Rating: 3.5 out of 5 stars
Videos by American Songwriter
Longtime fans of Grace Potter will likely be relieved to learn the singer-songwriter has abandoned the slick, synth heavy, commercial pop from 2015’s Midnight. Even the Daylight title of this new set indicates things have taken almost a 180 degree turn four years later.
That’s true in her life as well. Perhaps it’s part of this more organic sounding musical approach on her long awaited follow-up. Since the last release, Potter has divorced, remarried (to this — and last — disc’s producer/multi-instrumentalist Eric Valentine), dropped her band and had a child. Those major life events are reflected in these eleven songs.
Overall it’s a more subdued, soulful and introspective affair. Tracks like the opening “Love Is Love,” which seems to be about her own infidelity (“I never said I was a saint…”), “Every Heartbeat”’s pure attraction (“You bring me joy I’ve never known”), the sexed-up soul of “Desire” (“My soul is on fire with desire”) and “Everyday Love” with even more hot lyrics (“I never knew that what I had was wrong/ until I had what’s right”) telescope their topics and her newfound romance in the titles alone.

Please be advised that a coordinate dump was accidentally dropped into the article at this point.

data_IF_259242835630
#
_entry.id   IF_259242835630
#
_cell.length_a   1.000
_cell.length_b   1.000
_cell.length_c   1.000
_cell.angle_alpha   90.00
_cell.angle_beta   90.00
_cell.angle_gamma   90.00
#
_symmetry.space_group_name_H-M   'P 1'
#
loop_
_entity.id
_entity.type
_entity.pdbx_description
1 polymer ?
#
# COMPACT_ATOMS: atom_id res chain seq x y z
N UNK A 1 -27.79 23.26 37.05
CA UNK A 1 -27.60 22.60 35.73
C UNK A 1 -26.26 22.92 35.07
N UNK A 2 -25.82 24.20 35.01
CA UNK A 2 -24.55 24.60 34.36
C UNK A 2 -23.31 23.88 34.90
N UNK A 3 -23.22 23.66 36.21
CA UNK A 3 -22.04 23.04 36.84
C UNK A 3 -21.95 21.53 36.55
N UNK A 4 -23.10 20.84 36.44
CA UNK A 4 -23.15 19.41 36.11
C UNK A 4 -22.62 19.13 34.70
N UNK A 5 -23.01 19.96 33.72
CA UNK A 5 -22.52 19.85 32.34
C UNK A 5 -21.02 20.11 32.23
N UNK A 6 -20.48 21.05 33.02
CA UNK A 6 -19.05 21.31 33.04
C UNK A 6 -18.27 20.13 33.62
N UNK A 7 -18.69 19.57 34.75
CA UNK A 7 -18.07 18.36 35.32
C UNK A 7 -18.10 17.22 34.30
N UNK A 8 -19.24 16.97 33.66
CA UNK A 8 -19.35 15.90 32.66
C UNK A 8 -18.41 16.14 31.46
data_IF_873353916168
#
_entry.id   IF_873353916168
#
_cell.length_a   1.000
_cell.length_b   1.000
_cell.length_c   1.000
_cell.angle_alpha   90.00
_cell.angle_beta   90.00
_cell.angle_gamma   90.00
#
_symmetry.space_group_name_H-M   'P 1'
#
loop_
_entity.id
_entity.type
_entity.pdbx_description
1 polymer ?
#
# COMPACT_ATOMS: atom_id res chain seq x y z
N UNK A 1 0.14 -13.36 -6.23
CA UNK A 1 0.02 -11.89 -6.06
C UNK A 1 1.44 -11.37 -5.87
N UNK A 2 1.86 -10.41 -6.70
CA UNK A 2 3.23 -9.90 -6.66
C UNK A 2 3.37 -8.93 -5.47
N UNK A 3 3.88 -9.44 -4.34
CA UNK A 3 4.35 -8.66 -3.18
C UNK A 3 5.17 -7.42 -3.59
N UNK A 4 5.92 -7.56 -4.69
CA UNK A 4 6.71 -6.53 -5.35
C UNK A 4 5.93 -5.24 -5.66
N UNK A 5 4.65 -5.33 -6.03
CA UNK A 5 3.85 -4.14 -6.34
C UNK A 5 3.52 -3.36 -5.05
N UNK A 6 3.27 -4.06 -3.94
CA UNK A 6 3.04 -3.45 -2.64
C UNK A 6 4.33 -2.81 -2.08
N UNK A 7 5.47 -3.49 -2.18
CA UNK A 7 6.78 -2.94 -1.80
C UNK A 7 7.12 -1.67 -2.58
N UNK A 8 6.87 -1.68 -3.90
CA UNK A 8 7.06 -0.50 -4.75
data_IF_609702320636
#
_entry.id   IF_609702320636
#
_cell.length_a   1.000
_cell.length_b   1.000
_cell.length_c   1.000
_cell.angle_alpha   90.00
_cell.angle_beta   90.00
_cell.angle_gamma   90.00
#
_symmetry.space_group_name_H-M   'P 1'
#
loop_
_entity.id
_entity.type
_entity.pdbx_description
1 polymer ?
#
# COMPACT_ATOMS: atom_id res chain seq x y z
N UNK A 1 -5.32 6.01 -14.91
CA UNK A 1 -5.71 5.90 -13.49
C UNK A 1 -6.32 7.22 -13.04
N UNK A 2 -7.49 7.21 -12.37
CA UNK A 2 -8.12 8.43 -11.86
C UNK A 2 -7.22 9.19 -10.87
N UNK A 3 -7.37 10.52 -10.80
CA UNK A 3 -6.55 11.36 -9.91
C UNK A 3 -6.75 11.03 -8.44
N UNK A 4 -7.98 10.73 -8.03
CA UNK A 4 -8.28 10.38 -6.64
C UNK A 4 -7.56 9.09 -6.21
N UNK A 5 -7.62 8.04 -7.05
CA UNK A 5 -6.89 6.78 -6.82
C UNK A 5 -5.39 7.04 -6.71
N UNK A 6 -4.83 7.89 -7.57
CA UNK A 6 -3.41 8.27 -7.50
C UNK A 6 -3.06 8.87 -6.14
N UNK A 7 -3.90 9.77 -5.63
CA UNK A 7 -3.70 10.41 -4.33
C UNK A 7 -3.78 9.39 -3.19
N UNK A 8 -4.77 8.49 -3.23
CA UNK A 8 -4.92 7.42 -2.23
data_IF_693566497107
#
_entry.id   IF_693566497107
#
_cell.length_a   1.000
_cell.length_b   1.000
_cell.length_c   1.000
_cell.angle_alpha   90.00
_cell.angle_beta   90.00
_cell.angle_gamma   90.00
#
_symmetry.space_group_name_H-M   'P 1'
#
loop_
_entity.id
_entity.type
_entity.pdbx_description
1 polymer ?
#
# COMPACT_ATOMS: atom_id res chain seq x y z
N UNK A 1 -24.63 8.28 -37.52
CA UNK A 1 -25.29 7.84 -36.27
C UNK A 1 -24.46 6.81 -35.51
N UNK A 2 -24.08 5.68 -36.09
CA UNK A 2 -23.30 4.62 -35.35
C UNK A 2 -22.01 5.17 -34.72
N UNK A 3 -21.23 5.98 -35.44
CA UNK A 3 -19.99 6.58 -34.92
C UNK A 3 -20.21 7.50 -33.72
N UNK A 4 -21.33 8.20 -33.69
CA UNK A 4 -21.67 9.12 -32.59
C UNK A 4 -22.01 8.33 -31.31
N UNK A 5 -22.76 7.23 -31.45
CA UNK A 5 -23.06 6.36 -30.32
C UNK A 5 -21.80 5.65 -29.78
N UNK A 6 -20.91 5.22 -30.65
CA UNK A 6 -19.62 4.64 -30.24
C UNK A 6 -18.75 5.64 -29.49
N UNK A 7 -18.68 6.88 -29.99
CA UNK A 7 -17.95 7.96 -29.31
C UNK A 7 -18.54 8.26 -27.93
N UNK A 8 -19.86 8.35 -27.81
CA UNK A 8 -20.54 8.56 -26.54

Musically Potter has shifted to a soul/rock vibe with an emphasis on the former. When she does pound out crunchy guitars and howls on the clunky “On My Way,” the effect feels forced and uncomfortable. She’s got a strong voice but is no match for Heart’s Ann Wilson who she seems to be emulating.
Thankfully, the vast majority of tunes like the piano led “Back to Me” with its soulful backing vocals, ride a more subtle, Memphis styled groove that makes better use of Potter’s vocal strengths. Liberal horns throughout also cement that musical connection. The singer closes with the searing bluesy title track where she seeks redemption for mistakes in love (“Freedom comes at a cost/It’s time to let go of what I lost”). It starts as a ballad before cranking up the volume and guitars, then reflecting back to a slow groove ending the song and album.
Some of the slick production, that drowned the last album for many, remains. Yet Daylight goes a long way to reassuring the roots/jam based audience Potter initially cultivated, that her time trying to be the next Taylor Swift is over. It’s a refreshing reminder of her vocal and compositional strengths. And even if Daylight isn’t as raw and rootsy as many would like, it’s an encouraging return to form.